Doctors get blamed for making decisions based on pharmaceutical and financial interest. I have wondered if the hold out for breastfeeding groups to accept donor milk has something to do with collaboration and survival of milk banks.  I don’t know if this is fact, so don’t quote me. It’s just a thought.

Pasteurized milk serve a special community: the preemie babies and research. It is not easy to get pasteurized milk out to the communities healthy babies.

I will take this one step furthur. I have been a Raw food advocate. The same principle applies to breastmilk. While pasteurized breastmilk is much better than formula. Minimally processed breastmilk has the  LIVE enzymes. I also support the use of minimizing the handling of fresh milk.

If anyone has milk to share at this time, I can probably find a home for it.


I do not support buying milk from Craig’s List and Social Media.

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Should We Care How Beyoncé Gave Birth?

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Update: after posting this, Beyoncé released a statement saying that she had a “natural” birth. Right now, the blogosphere, facebook, and apparently the entire internet, are all on fire about how Beyoncé gave birth to her baby. Does it matter? Should we care? My answer is, yes… and no. Celebrity is a two-edged sword. The [...]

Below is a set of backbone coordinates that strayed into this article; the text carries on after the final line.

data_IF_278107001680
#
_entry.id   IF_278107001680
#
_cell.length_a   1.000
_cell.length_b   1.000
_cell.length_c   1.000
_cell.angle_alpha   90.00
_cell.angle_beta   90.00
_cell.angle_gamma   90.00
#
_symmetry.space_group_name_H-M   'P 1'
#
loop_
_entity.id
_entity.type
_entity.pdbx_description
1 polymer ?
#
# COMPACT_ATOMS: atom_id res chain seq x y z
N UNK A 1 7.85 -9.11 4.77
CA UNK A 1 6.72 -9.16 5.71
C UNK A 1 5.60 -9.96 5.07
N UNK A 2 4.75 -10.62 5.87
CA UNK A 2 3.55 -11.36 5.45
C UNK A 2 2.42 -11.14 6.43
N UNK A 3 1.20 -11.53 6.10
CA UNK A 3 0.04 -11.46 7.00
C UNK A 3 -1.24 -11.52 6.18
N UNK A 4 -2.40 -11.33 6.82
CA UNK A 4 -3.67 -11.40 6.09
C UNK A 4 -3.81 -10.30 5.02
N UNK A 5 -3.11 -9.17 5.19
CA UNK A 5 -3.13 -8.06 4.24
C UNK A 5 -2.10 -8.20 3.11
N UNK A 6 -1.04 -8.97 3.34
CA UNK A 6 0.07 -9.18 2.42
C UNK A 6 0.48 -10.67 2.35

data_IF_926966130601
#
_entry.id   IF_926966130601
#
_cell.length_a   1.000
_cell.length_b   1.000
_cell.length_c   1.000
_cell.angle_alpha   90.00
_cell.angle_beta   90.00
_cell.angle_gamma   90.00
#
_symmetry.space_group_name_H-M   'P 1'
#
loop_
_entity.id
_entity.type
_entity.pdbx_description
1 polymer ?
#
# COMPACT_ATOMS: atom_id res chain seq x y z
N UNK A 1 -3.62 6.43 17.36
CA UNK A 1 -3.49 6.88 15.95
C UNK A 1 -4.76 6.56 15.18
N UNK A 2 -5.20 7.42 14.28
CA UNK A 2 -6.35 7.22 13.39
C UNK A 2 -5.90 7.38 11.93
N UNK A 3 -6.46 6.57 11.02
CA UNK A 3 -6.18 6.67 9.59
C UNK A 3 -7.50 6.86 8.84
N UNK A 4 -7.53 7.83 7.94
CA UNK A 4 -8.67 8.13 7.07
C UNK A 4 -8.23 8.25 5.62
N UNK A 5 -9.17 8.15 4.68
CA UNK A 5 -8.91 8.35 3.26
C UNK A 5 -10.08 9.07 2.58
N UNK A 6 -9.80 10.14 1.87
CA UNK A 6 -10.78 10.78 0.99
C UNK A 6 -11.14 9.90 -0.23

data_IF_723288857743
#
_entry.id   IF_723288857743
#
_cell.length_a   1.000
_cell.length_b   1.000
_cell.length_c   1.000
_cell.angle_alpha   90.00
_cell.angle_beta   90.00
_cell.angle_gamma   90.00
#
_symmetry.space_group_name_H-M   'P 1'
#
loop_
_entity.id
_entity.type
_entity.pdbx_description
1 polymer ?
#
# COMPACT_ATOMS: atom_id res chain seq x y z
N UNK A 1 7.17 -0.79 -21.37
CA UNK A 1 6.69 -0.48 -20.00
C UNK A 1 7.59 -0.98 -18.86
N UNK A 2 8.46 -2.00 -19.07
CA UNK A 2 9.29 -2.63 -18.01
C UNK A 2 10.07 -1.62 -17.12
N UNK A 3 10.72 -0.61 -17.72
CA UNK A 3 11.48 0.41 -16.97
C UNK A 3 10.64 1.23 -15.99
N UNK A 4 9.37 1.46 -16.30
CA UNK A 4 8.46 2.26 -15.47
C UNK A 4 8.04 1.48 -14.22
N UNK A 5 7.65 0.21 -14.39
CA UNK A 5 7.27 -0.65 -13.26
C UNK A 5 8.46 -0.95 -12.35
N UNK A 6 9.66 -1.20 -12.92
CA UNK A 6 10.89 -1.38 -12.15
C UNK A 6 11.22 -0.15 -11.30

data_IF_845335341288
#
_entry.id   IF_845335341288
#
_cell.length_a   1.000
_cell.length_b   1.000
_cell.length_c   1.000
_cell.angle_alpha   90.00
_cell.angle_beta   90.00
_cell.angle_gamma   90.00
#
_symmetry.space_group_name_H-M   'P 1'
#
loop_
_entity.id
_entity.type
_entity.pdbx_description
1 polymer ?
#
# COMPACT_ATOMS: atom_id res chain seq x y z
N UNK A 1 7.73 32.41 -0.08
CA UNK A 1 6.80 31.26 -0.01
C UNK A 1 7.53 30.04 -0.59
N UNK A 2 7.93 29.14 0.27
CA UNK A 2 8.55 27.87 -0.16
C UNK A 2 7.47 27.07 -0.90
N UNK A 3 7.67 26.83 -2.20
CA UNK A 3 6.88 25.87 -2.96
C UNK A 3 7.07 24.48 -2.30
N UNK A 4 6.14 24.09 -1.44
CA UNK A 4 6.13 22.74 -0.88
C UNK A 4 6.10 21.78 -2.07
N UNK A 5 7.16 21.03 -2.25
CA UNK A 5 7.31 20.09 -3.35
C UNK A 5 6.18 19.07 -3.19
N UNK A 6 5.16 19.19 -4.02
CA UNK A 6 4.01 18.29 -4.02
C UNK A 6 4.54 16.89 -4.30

Miami Physician’s Breastfeeding Summit

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 Like a geek, I sat in the front row of this physician’s meeting on breastfeeding in Miami. I wanted to make sure I heard EVERYTHING. I didn’t even know about this conference til about a week ago. 
I get patients from Miami and when I heard about the meeting, I felt like I should now what is going on there. 
Who’s at the table:
Grisel Garcia MD from Miami
Joan Meek MD from Orlando
Julie Kelogg MD from Jacksonville
Liz Westwater from Baby Friendly
Lourdes Forester MD from Miami
Alberto Dominguez-Bali MD from Miami
So Miami has 14 hospitals and 12 are working towards Baby Friendly! Part of becoming Baby Friendly is that your physicians must have 3 hours of formal training in breastfeeding. Attending this meeting was physicians and other staff trying to meet this requirement. How do you get a physician at a meeting on a Saturday morning, on breastfeeding.  FREE CME, FREE breakfast and lunch, and a mug…. the good view of the harbor was a bonus. It got me there!
This was not a lecture to the choir!
Joint Commission a group that hospital quality control has a campaign directed towards mothers to “Speak Up”.
That’s how the meeting started– by showing the brochure. What does it mean when your mother speaks up and asks for skin-to-skin. ((It never entered my mind that a physician might not know what skin-to-skin was.)) This was a good non-threatening starting place to reach the participants. Dr. Bali showed a video of attachment after birth and the phases in detail. He emphasized touch, touch, touch… and he was quite passionate about it. He said, if the mother couldn’t do skin-to-skin immediately, partner or grandma should.